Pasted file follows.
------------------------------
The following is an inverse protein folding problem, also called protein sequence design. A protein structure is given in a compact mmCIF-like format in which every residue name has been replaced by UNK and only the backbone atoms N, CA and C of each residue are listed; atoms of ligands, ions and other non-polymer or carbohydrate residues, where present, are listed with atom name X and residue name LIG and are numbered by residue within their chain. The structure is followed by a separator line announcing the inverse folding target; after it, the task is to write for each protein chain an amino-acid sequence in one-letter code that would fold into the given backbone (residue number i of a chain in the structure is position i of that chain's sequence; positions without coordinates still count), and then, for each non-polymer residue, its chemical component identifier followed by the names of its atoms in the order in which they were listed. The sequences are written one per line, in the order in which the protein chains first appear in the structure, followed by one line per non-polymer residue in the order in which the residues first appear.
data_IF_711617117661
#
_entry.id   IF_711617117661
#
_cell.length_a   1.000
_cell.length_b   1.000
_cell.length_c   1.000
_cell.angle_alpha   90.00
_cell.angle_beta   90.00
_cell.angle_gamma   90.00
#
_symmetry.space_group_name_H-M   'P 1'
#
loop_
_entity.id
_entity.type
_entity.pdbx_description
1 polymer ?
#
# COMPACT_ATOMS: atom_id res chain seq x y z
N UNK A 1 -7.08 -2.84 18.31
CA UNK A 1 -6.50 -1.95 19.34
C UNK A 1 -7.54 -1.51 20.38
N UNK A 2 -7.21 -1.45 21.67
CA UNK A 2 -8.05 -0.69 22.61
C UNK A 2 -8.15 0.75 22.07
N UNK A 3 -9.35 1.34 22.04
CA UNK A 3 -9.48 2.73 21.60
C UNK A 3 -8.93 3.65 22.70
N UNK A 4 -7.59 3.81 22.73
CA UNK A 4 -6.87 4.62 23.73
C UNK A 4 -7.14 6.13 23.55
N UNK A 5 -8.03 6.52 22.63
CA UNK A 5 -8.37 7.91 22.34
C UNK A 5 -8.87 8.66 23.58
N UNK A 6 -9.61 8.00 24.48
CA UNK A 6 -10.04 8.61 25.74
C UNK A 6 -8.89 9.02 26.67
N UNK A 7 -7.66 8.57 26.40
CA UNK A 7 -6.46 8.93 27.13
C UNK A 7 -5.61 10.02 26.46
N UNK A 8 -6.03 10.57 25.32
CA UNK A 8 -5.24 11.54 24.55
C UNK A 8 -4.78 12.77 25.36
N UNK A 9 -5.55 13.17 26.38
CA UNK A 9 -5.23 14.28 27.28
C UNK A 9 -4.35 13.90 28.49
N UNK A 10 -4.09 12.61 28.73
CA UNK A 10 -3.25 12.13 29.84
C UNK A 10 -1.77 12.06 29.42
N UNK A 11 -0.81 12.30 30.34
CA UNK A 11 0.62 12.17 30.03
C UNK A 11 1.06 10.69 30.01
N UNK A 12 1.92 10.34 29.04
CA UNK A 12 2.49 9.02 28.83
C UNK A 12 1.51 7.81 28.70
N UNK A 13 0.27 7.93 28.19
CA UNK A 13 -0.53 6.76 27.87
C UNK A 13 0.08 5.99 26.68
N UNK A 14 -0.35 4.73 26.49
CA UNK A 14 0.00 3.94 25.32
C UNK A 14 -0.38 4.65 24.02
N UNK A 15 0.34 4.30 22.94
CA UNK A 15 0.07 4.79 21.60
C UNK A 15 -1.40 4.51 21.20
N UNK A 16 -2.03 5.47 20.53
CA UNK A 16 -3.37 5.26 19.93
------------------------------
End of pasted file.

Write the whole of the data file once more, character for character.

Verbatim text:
The following is an inverse protein folding problem, also called protein sequence design. A protein structure is given in a compact mmCIF-like format in which every residue name has been replaced by UNK and only the backbone atoms N, CA and C of each residue are listed; atoms of ligands, ions and other non-polymer or carbohydrate residues, where present, are listed with atom name X and residue name LIG and are numbered by residue within their chain. The structure is followed by a separator line announcing the inverse folding target; after it, the task is to write for each protein chain an amino-acid sequence in one-letter code that would fold into the given backbone (residue number i of a chain in the structure is position i of that chain's sequence; positions without coordinates still count), and then, for each non-polymer residue, its chemical component identifier followed by the names of its atoms in the order in which they were listed. The sequences are written one per line, in the order in which the protein chains first appear in the structure, followed by one line per non-polymer residue in the order in which the residues first appear.
data_IF_711617117661
#
_entry.id   IF_711617117661
#
_cell.length_a   1.000
_cell.length_b   1.000
_cell.length_c   1.000
_cell.angle_alpha   90.00
_cell.angle_beta   90.00
_cell.angle_gamma   90.00
#
_symmetry.space_group_name_H-M   'P 1'
#
loop_
_entity.id
_entity.type
_entity.pdbx_description
1 polymer ?
#
# COMPACT_ATOMS: atom_id res chain seq x y z
N UNK A 1 -7.08 -2.84 18.31
CA UNK A 1 -6.50 -1.95 19.34
C UNK A 1 -7.54 -1.51 20.38
N UNK A 2 -7.21 -1.45 21.67
CA UNK A 2 -8.05 -0.69 22.61
C UNK A 2 -8.15 0.75 22.07
N UNK A 3 -9.35 1.34 22.04
CA UNK A 3 -9.48 2.73 21.60
C UNK A 3 -8.93 3.65 22.70
N UNK A 4 -7.59 3.81 22.73
CA UNK A 4 -6.87 4.62 23.73
C UNK A 4 -7.14 6.13 23.55
N UNK A 5 -8.03 6.52 22.63
CA UNK A 5 -8.37 7.91 22.34
C UNK A 5 -8.87 8.66 23.58
N UNK A 6 -9.61 8.00 24.48
CA UNK A 6 -10.04 8.61 25.74
C UNK A 6 -8.89 9.02 26.67
N UNK A 7 -7.66 8.57 26.40
CA UNK A 7 -6.46 8.93 27.13
C UNK A 7 -5.61 10.02 26.46
N UNK A 8 -6.03 10.57 25.32
CA UNK A 8 -5.24 11.54 24.55
C UNK A 8 -4.78 12.77 25.36
N UNK A 9 -5.55 13.17 26.38
CA UNK A 9 -5.23 14.28 27.28
C UNK A 9 -4.35 13.90 28.49
N UNK A 10 -4.09 12.61 28.73
CA UNK A 10 -3.25 12.13 29.84
C UNK A 10 -1.77 12.06 29.42
N UNK A 11 -0.81 12.30 30.34
CA UNK A 11 0.62 12.17 30.03
C UNK A 11 1.06 10.69 30.01
N UNK A 12 1.92 10.34 29.04
CA UNK A 12 2.49 9.02 28.83
C UNK A 12 1.51 7.81 28.70
N UNK A 13 0.27 7.93 28.19
CA UNK A 13 -0.53 6.76 27.87
C UNK A 13 0.08 5.99 26.68
N UNK A 14 -0.35 4.73 26.49
CA UNK A 14 0.00 3.94 25.32
C UNK A 14 -0.38 4.65 24.02
N UNK A 15 0.34 4.30 22.94
CA UNK A 15 0.07 4.79 21.60
C UNK A 15 -1.40 4.51 21.20
N UNK A 16 -2.03 5.47 20.53
CA UNK A 16 -3.37 5.26 19.93